Child Abuse Scandal: How the Irish Government protected the Catholic Church

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Excerpt from Beyond Belief: The Catholic Church and the Child Abuse Scandal, by David Yallop (Constable & Robinson, 2010). Reprinted with permission from the author.

From Part 2: Ratzinger: Confronting the Secret System

In April 2009, Archbishop Diarmuid Martin of Dublin publicly warned all Irish Catholics to brace themselves for the publication of the Ryan Report in May. This was a monumental investigation, named after Chairperson Judge Sean Ryan, begun in 1999 and concluded ten years later. Entitled ‘The Report of the Commission on Child Sexual Abuse’, it dealt in great detail within its 2,600 pages with clerical abuse reaching back to before the Second World War. The Commission’s brief was to investigate all forms of child abuse in Irish institutions for children. The majority of allegations it investigated focused upon the system operated in some sixty residential ‘Reformatory and Industrial Schools’ operated by Catholic Church Orders, more often than not run by the Christian Brothers.

The report should be made compulsory reading for the wide range of apologists not only for the current Pope, it is a truly shocking indictment. The report establishes that the system within these schools treated children ‘like prison inmates and slaves’ devoid of any legal rights. The report identified sub-human behaviour that repeatedly records beatings and rapes, subjection to naked beatings in public, being forced to perform oral sex, and even beatings after failed rape attempts by Christian Brothers.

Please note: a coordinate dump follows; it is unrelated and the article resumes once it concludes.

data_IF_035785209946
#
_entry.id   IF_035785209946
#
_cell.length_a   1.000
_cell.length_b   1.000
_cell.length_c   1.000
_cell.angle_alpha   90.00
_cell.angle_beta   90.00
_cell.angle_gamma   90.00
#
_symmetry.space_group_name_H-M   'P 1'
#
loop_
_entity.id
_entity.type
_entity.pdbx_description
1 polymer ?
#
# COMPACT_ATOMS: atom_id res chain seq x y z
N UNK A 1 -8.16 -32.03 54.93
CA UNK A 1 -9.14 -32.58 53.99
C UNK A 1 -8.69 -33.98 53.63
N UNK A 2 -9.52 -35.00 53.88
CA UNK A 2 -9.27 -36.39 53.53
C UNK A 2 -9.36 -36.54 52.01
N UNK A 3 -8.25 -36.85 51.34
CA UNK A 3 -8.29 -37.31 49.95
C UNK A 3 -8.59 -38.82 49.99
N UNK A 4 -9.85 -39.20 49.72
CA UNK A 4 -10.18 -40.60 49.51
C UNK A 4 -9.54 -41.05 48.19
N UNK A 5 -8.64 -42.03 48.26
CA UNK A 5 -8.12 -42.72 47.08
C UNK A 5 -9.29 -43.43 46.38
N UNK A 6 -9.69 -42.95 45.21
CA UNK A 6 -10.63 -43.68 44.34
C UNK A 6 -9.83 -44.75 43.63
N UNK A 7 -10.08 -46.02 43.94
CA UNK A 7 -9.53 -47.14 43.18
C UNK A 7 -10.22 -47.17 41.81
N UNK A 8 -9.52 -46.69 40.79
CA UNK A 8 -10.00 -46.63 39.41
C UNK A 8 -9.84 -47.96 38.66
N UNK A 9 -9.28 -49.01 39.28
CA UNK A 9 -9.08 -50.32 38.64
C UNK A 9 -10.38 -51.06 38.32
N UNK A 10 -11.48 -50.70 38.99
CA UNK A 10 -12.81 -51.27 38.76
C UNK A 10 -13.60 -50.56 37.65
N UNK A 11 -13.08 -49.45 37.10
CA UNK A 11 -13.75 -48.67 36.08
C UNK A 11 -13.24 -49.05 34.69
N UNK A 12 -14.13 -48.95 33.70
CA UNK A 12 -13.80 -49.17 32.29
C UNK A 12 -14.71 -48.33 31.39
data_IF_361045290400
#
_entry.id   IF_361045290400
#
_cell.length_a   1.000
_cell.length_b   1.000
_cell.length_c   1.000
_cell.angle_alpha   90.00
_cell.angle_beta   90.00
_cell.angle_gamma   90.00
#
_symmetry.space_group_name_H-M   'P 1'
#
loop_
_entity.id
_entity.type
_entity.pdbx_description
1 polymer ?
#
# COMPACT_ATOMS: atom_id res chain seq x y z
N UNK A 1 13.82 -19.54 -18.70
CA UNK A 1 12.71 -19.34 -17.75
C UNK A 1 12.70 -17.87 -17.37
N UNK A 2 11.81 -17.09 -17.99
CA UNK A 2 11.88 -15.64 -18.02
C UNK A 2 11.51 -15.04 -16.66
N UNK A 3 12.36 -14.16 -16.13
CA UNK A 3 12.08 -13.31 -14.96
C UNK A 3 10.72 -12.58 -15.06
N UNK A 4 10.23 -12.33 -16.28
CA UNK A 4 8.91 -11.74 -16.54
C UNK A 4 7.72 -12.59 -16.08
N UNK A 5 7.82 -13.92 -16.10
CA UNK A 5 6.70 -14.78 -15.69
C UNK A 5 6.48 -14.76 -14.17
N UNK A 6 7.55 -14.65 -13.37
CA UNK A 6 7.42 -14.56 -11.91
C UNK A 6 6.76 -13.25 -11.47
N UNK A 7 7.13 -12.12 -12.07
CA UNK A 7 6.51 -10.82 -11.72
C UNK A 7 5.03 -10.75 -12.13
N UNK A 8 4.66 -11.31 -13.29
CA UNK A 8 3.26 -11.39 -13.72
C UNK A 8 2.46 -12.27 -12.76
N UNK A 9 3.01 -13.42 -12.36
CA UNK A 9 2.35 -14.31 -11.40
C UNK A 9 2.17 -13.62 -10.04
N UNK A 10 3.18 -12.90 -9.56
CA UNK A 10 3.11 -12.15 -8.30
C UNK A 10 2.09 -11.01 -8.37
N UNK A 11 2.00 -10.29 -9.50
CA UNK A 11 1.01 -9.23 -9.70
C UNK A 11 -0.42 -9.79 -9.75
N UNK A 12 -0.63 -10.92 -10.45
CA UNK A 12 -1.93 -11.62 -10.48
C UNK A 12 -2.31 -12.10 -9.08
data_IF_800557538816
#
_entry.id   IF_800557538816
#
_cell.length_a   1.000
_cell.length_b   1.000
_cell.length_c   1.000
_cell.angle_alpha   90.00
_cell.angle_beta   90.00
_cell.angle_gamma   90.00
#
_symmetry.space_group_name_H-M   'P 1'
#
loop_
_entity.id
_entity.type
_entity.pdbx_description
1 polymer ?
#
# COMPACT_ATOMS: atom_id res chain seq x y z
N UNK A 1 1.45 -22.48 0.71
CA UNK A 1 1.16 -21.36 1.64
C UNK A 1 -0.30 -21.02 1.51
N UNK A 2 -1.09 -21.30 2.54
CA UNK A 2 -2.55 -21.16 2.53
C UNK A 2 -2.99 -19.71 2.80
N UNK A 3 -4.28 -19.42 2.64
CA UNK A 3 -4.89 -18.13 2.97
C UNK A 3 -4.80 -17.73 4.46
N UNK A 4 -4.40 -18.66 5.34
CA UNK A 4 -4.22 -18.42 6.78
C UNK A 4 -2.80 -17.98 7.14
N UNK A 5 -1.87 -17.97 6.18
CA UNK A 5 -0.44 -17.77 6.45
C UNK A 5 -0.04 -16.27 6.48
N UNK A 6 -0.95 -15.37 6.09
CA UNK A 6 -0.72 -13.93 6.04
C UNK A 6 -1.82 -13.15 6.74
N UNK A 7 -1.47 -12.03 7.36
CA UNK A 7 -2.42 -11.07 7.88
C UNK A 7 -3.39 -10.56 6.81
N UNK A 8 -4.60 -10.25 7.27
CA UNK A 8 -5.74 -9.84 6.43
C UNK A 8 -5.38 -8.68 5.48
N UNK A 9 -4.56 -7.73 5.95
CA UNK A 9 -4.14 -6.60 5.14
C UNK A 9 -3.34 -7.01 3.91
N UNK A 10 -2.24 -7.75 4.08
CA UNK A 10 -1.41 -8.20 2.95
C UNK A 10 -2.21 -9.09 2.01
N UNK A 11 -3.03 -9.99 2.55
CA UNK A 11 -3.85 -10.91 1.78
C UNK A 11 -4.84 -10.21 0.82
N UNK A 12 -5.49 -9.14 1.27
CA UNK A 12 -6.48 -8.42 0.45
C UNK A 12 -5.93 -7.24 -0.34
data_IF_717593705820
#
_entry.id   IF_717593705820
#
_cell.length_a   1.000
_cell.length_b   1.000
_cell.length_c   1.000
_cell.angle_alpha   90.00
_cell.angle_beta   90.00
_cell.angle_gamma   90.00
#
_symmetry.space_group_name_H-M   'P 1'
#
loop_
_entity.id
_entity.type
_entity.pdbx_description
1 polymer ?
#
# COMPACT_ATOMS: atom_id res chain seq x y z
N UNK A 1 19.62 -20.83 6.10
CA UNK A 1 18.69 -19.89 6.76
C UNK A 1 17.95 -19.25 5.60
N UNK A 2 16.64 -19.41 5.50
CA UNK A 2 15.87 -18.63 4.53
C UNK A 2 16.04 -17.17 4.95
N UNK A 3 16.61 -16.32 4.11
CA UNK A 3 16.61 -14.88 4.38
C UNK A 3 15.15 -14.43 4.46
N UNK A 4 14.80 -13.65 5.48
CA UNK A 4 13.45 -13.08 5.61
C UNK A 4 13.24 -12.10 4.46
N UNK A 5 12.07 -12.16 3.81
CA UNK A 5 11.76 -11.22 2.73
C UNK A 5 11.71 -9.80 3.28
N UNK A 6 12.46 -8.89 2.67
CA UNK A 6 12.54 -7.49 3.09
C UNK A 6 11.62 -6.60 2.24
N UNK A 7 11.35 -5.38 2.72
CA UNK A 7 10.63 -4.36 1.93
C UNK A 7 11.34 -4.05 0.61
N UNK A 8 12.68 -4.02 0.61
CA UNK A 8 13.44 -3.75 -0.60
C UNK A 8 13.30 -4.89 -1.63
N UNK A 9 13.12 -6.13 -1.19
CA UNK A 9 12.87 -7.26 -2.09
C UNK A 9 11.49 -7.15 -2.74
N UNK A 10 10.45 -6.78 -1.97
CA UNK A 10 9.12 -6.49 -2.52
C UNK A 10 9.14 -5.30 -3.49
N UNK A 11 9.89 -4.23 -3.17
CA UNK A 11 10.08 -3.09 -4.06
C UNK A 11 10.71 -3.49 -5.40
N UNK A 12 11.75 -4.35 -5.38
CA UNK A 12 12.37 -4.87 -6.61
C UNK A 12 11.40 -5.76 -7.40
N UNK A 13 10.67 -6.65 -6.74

Adjectives including ‘systemic’, ‘pervasive’, ‘chronic’, ‘excessive’, ‘arbitrary’ and ‘endemic’ are used by the Commission to describe the indescribable. Those apologists will search in vain for evidence that what occurred was perpetrated by a very small minority, although even one perverted degenerate would be one too many. It is clear from the details contained within this document that we are confronted with a widespread evil that went on year after year, decade after decade.

It is mystifying therefore that the late Karol Wojtyla dismissed the clerical abuse of children as ‘an American problem’. Anyone who shares that level of self-delusion and therefore concludes, for example, that what confronted the Ryan Commission was first ‘an Irish problem’ should reflect that wherever the Christian Brothers went – be it Canada, Australia or elsewhere – they brought with them their version of Christianity, which included systematic brutality. The report contains forty-three conclusions and twenty recommendations. The former include:

  • Overall: physical and emotional abuse and neglect were features of the institutions. Sexual abuse occurred in many of them, particularly boys’ institutions. Schools were run in a severe regimented manner that imposed unreasonable and oppressive discipline on children and even on staff.
  • Physical abuse: the Reformatory and Industrial Schools depended on rigid control by means of severe corporal punishment and fear of such punishment, which permeated more of the institutions and most of those run for boys. Children lived with the daily terror of not knowing where the next beating was coming from.
  • Sexual abuse: sexual abuse was endemic in boys’ institutions. The schools investigated revealed a substantial level of sexual abuse of boys in care that extended from improper touching and fondling to rape with violence. Perpetrators of abuse were able to operate undetected for long periods at the core of institutions.